Self-organization and the physics of glassy networks

P. Boolchand, G. Lucovsky, J. C. Phillips, Michael Thorpe

Research output: Contribution to journalArticle

142 Scopus citations

Abstract

Network glasses are the physical prototype for many self-organized systems, ranging from proteins to computer science. Conventional theories of gases, liquids and crystals do not account for the strongly material-selective character of the glass-forming tendency, the phase diagrams of glasses or their optimizable properties. A new topological theory, only 25 years old, has succeeded where conventional theories have failed. It shows that (probably all slowly quenched) glasses, including network glasses, are the result of the combined effects of a few simple mechanisms. These glass-forming mechanisms are topological in nature and have already been identified for several important glasses, including chalcogenide alloys, silicates (window glass and computer chips) and proteins.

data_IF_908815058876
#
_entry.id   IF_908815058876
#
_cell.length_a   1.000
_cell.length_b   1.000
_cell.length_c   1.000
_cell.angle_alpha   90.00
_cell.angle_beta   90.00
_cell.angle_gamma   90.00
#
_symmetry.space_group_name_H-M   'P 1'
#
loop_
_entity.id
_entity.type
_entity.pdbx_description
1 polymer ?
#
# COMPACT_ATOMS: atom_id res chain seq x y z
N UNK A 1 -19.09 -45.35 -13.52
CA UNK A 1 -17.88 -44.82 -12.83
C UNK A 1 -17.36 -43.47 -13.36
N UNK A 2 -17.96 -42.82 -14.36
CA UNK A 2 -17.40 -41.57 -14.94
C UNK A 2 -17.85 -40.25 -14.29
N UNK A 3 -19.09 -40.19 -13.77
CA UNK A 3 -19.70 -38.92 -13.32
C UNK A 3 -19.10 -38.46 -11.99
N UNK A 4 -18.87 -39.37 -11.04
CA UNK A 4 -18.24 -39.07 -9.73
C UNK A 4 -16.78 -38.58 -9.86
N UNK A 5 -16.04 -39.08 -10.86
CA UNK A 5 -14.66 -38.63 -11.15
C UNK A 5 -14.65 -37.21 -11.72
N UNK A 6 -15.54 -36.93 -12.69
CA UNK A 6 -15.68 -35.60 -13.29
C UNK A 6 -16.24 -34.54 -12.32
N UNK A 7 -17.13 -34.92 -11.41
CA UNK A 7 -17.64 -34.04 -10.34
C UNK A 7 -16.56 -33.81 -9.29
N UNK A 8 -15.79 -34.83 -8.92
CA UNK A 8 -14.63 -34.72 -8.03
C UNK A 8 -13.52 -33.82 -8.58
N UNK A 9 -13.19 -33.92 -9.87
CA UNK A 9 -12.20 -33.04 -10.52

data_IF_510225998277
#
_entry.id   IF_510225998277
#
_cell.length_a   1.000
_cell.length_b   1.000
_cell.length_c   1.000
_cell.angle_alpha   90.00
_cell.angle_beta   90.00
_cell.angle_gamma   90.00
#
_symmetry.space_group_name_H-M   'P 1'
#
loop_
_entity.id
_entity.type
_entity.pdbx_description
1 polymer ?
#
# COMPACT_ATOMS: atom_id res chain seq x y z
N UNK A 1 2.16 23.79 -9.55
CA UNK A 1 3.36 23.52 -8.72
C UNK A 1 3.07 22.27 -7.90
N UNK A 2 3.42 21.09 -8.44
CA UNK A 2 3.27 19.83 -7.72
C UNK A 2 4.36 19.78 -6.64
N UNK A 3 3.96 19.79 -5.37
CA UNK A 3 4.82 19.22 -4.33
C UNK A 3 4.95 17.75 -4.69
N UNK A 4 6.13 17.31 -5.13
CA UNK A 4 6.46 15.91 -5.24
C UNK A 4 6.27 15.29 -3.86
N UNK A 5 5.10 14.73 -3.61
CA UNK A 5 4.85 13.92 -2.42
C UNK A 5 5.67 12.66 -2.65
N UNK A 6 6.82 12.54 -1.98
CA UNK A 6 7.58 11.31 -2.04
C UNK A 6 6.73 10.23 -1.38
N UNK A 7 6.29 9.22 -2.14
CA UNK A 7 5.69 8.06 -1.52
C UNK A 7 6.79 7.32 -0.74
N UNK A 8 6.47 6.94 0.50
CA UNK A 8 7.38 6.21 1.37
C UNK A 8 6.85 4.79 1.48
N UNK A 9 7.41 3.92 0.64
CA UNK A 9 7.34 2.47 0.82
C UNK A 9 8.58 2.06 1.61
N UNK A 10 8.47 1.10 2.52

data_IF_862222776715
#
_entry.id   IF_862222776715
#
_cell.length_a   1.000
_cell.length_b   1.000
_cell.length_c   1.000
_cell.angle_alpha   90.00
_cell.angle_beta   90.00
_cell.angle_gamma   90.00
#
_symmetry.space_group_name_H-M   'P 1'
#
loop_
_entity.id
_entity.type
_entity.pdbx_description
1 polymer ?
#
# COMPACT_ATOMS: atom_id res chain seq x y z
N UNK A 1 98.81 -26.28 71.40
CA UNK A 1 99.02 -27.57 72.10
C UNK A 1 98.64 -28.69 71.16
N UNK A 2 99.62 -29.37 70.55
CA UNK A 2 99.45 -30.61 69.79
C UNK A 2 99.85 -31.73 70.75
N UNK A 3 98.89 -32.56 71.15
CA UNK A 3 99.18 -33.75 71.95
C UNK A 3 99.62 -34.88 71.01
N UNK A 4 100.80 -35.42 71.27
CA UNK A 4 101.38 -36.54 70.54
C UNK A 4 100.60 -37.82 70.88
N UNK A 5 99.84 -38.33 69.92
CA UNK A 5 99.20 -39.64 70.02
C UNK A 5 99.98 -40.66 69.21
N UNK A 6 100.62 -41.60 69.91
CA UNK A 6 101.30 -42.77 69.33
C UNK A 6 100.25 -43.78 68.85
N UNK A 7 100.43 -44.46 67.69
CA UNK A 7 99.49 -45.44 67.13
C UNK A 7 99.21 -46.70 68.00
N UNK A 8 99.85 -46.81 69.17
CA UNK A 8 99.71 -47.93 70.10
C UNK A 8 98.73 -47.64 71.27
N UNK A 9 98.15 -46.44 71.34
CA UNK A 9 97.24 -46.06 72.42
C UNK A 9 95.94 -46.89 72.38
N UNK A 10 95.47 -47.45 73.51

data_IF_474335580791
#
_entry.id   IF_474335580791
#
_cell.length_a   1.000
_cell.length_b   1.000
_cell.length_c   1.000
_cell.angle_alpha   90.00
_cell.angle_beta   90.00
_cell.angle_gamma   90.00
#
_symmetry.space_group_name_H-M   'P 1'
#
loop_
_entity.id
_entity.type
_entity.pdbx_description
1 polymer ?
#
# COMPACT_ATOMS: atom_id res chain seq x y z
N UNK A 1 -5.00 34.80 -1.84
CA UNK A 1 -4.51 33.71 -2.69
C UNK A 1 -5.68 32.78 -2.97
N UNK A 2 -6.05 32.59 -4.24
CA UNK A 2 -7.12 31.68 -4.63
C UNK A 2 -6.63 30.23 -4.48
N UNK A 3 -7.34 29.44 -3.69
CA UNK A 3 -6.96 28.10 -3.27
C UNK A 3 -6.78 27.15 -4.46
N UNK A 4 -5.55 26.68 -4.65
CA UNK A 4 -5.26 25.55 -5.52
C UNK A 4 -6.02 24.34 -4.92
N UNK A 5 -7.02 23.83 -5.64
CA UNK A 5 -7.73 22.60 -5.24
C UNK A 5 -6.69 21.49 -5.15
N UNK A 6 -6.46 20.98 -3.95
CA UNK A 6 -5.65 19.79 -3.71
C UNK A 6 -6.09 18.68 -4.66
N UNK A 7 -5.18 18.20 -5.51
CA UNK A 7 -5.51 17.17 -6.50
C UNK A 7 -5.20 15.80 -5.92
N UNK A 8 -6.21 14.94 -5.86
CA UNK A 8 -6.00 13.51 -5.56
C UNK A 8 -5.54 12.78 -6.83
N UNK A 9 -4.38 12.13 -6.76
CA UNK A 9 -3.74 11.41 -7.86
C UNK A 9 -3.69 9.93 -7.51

Original languageEnglish (US)
Pages (from-to)3823-3838
Number of pages16
JournalPhilosophical Magazine
Volume85
Issue number32
DOIs
StatePublished - Nov 11 2005

ASJC Scopus subject areas

  • Condensed Matter Physics

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    Boolchand, P., Lucovsky, G., Phillips, J. C., & Thorpe, M. (2005). Self-organization and the physics of glassy networks. Philosophical Magazine, 85(32), 3823-3838. https://doi.org/10.1080/14786430500256425